I am posting before the close. So things might change after the close. So readers beware.
US INTEREST RATES
In this post, I provided a thorough explanation concerning the rationale behind my use of two alternative definitions to appraise secondary reactions.
TLT is the iShares 20 years + Treasury bond ETF. More about it here
IEF is the iShares 7-10 years Treasury bond ETF. More about it here.
Thus, TLT tracks longer-term US bonds, whereas IEF tracks middle-term US bonds. A bull market in bonds entails lower interest rates. A bear market in bonds represents higher interest rates.
A) Market situation if one appraises secondary reactions not bound by the three weeks and 1/3 retracement dogma.
As I explained here, the primary trend was signaled as bullish on 7/22/22
Following the 8/01/22 closing highs, a deep pullback followed until 8/24/22. Such a pullback has lasted until now 17 trading days which amply meets the time requirement for a secondary reaction against the primary bull market. As for the extent requirement, it has been fulfilled too, given that TLT and IEF declined more than the Volatility-Adjusted Minimum Movement (more explanations about VAMM here).
The Table below contains all the details
Now we are waiting for a rally lasting at least two trading days and exceeding the VAMM on at least one ETF to set up both ETFs for a potential primary bear market signal.
Therefore, now we are confronted with three alternatives:
a) Either the 8/01/22 closing highs are jointly broken topside by TLT and IEF, which will re-affirm the primary bull market.
b) or the 6/14/22 last recorded primary bear market lows are broken downside, which will signal a new primary bear market. This signal is unlikely to materialize but is our last resort stop-loss in case that the awaited 2 days rally does not occur, and the bonds keep falling like a knife.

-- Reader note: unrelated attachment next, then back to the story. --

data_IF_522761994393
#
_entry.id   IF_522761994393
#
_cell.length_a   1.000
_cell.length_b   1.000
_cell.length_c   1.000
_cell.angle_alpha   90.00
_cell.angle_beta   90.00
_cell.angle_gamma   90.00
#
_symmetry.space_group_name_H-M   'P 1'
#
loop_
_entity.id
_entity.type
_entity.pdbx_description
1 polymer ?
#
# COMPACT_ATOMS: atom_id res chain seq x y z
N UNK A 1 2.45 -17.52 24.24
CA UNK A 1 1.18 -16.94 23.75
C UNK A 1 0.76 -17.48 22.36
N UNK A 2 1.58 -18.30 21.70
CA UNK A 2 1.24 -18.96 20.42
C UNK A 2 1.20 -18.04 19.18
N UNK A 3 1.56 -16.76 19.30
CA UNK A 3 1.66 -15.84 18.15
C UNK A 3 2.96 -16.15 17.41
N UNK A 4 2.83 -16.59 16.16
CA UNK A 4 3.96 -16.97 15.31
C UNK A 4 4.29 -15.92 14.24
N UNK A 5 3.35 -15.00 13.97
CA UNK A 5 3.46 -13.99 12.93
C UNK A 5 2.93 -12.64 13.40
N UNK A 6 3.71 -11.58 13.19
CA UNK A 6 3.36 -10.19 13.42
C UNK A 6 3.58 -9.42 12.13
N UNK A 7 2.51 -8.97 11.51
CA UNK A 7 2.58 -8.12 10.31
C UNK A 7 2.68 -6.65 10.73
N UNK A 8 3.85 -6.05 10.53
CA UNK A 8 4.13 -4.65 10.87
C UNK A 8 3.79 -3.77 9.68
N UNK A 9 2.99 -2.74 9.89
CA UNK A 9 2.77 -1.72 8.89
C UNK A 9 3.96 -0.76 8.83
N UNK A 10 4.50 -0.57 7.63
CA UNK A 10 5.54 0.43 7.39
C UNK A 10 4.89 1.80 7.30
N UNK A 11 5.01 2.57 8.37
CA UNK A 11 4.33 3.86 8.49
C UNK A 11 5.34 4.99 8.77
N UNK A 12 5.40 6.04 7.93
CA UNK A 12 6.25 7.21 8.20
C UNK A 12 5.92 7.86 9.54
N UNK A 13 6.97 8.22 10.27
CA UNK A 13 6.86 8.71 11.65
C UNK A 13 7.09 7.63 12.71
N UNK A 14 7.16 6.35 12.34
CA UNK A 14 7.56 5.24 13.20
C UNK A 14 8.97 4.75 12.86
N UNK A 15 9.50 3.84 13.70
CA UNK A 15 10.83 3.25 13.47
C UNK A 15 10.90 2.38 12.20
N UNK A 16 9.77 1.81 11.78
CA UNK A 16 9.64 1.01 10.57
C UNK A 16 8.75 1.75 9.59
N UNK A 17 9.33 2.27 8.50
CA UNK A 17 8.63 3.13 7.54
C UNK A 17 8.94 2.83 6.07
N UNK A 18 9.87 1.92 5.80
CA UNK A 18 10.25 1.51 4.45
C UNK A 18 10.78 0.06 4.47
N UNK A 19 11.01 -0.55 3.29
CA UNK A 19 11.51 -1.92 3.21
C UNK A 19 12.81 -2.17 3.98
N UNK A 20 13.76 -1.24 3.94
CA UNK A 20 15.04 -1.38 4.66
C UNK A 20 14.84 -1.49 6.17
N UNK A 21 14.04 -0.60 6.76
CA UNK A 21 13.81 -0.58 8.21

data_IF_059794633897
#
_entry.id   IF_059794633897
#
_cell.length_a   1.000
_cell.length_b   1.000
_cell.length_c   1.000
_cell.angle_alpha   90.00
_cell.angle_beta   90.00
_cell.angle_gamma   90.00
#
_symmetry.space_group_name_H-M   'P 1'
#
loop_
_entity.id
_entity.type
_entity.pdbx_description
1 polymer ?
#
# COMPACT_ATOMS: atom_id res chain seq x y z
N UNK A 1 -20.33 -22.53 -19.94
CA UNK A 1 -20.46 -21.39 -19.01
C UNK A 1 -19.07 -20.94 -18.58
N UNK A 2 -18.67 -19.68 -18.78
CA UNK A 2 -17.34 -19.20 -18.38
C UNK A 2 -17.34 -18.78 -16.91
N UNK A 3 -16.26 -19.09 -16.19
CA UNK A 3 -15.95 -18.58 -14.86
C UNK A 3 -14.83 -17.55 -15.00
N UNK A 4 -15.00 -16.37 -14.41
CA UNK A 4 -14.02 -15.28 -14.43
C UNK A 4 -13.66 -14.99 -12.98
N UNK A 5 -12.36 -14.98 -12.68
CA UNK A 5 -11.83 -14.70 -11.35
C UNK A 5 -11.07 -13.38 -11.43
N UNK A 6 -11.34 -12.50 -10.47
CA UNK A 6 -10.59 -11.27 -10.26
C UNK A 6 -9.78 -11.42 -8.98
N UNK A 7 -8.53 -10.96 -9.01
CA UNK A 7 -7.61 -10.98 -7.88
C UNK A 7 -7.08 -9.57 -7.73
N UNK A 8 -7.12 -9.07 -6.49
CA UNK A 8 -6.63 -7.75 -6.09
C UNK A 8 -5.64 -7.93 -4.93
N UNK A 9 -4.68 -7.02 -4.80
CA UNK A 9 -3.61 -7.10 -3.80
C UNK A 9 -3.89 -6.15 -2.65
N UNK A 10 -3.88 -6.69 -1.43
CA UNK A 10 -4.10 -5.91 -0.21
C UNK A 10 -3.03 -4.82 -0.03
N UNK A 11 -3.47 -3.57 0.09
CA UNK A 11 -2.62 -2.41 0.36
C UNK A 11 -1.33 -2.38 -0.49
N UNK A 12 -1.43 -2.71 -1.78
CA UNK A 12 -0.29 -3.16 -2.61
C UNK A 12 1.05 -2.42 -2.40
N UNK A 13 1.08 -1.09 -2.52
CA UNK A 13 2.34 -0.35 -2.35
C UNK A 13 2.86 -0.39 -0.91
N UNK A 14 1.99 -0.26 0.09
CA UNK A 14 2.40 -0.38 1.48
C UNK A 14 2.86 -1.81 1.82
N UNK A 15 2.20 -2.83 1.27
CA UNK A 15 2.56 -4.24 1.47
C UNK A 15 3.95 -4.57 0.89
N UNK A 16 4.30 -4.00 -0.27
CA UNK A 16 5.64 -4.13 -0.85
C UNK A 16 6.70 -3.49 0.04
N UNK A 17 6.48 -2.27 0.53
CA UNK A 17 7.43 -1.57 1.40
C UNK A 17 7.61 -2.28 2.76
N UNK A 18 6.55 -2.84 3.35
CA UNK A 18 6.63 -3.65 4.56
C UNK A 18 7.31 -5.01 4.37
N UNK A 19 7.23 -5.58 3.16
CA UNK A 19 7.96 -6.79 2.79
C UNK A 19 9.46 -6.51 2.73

c) As explained above, we get a two days rally exceeding the VAMM on at least one ETF, which will set up TLT and IEF for a potential primary bear market signal.
In the meantime, we wait and observe.
Below you have the updated charts. The brownish rectangles highlight the secondary reaction against the primary bull market.
B) Market situation if one sticks to the traditional interpretation demanding more than three weeks and 1/3 confirmed retracement to declare a secondary reaction.
The primary trend was signaled as bearish on 9/28/21. A more aggressive and legitimate interpretation would have signaled the bear market on 9/24/21. The explanations here.
The rally off the 6/14/22 closing lows lasted 32 trading days. Therefore, the time requirement for a secondary reaction has been met. As to the extent requirement, if we require 1/3 confirmed retracement of the previous bear swing, the retracement is around 25% for TLT and 41.5% for IEF. On the other hand, if we just require that the rally exceed the Volatility-Adjusted Minimum Movement (more explanations here), the extent requirement would have been met. While it’s up to each trader to make a judgment call, I consider the requirements for a secondary reaction fulfilled. The rally lasted 32 trading days, doubling the minimum time requirement of 15 days. Furthermore, percentage-wise the rally quadruples the VAMM for TLT and septuplicates the VAMM for IEF. Thus, I consider that the extent requirement is more than enough. This specific market juncture highlights that demanding at least a confirmed 1/3 retracement to consider the existence of a secondary reaction is flawed. I demolished such a myth in this post.